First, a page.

This French-Russian dish of mushrooms, cream and cheese may be made with or without béchamel sauce. The version presented here, which does use cream sauce, is adapted from the wonderful Russian cookbook Please to the Table by Anya von Bremzen and John Welchman, to whom I am indebted for many of the Russian recipes I use in my Paris kitchen.
Which mushrooms to choose? Cultivated white mushrooms are most commonly used for this dish, known in Russia as zhulien. But wild mushrooms — chanterelles, porcini or shiitake — will add exceptional flavor if they are in season.
1 lb. (500 g.) mushrooms: cultivated, wild or a mixture
1 tbsp. olive oil
1 onion, finely chopped
1 clove garlic
2 tbsp. crème fraîche or sour cream
1 cup Béchamel sauce
2 tbsp. dry white wine
1 tbsp. fresh dill or cilantro, snipped
1 cup (125 g.) grated comté or a similar cheese, loosely packed
Start by making 1 cup of Béchamel sauce — half the recipe on this site.
Oil 6 individual ramekins or a medium-sized gratin dish. Preheat the oven to gas mark 7 (425 F., 220 C.).
Carefully clean the mushrooms and spin them dry in your salad spinner. Trim the stems. Cut the mushrooms in half, and cut the halves into slices. Peel and halve the garlic.
Heat the olive oil in a heavy-bottomed pan. When it sizzles, add the onions. Sauté over medium heat, stirring, until the onions have wilted, about 2 minutes. Add the mushrooms and the garlic halves. Turn up the heat to medium-high and continue cooking, stirring occasionally, until the mushrooms start to brown. Remove the garlic and turn off the heat.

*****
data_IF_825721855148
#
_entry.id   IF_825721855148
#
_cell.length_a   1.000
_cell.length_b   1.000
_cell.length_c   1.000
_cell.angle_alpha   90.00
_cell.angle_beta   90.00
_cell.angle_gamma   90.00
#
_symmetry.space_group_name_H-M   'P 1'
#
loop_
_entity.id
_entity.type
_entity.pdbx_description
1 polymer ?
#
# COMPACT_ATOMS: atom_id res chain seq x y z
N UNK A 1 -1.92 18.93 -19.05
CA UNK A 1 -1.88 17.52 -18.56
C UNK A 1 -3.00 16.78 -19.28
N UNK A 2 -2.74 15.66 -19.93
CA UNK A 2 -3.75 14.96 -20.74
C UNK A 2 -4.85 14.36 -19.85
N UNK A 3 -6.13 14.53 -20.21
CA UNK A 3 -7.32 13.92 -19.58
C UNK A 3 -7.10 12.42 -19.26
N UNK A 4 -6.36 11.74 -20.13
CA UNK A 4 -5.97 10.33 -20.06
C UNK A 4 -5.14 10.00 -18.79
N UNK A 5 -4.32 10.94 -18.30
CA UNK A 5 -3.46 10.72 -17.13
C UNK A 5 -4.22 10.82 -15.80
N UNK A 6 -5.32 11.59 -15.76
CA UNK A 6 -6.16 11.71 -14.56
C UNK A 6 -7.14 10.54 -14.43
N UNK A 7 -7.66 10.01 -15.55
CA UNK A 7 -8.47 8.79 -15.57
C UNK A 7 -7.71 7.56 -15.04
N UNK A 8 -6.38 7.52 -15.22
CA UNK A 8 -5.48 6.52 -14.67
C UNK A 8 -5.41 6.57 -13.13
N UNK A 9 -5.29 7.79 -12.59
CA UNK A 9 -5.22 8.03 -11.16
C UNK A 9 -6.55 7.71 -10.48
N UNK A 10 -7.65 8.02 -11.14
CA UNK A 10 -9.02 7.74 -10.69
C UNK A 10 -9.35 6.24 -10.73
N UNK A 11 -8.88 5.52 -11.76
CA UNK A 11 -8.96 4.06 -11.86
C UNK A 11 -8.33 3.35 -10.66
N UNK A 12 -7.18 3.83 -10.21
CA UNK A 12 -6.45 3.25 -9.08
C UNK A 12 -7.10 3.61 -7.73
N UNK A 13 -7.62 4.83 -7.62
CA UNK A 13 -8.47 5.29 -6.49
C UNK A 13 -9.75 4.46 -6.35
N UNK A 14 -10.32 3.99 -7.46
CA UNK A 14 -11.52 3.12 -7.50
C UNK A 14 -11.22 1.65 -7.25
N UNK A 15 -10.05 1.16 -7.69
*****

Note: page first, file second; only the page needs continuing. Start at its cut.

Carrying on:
Add the cream to the mushrooms. Stir in 1/2 cup of the béchamel sauce, the wine and the fresh herbs. Transfer to your gratin dish. Spoon on the rest of the béchamel. Top with the grated cheese.
Bake for 15 minutes, or until the dish is bubbly and starting to brown. Serves 6.
Is it really necessary to remove the garlic at the end of this recipe? Looks fabulous, will definitely give this a try.
Hi John. It’s not essential to remove the half cloves of garlic — it’s mainly esthetic. Do give it a try, and let us know how it turns out!
This is great. I had only some slightly beat-up white mushrooms to work with, some two-week-old semi-fresh dill — and some very good comté cheese. Start to finish it took longer than I expected – an hour, including cooking time – but that may have been my own doltishness. And the result: SPIFFING. Looked just as good as in the picture, too! My husband (who is originally East European) said simply: “That’s a superb recipe.” To us, it was the dill (use the full quantity suggested!) that made it so special. Next time I’ll try it with a mix of white & wild mushrooms, I’m sure it will be even better.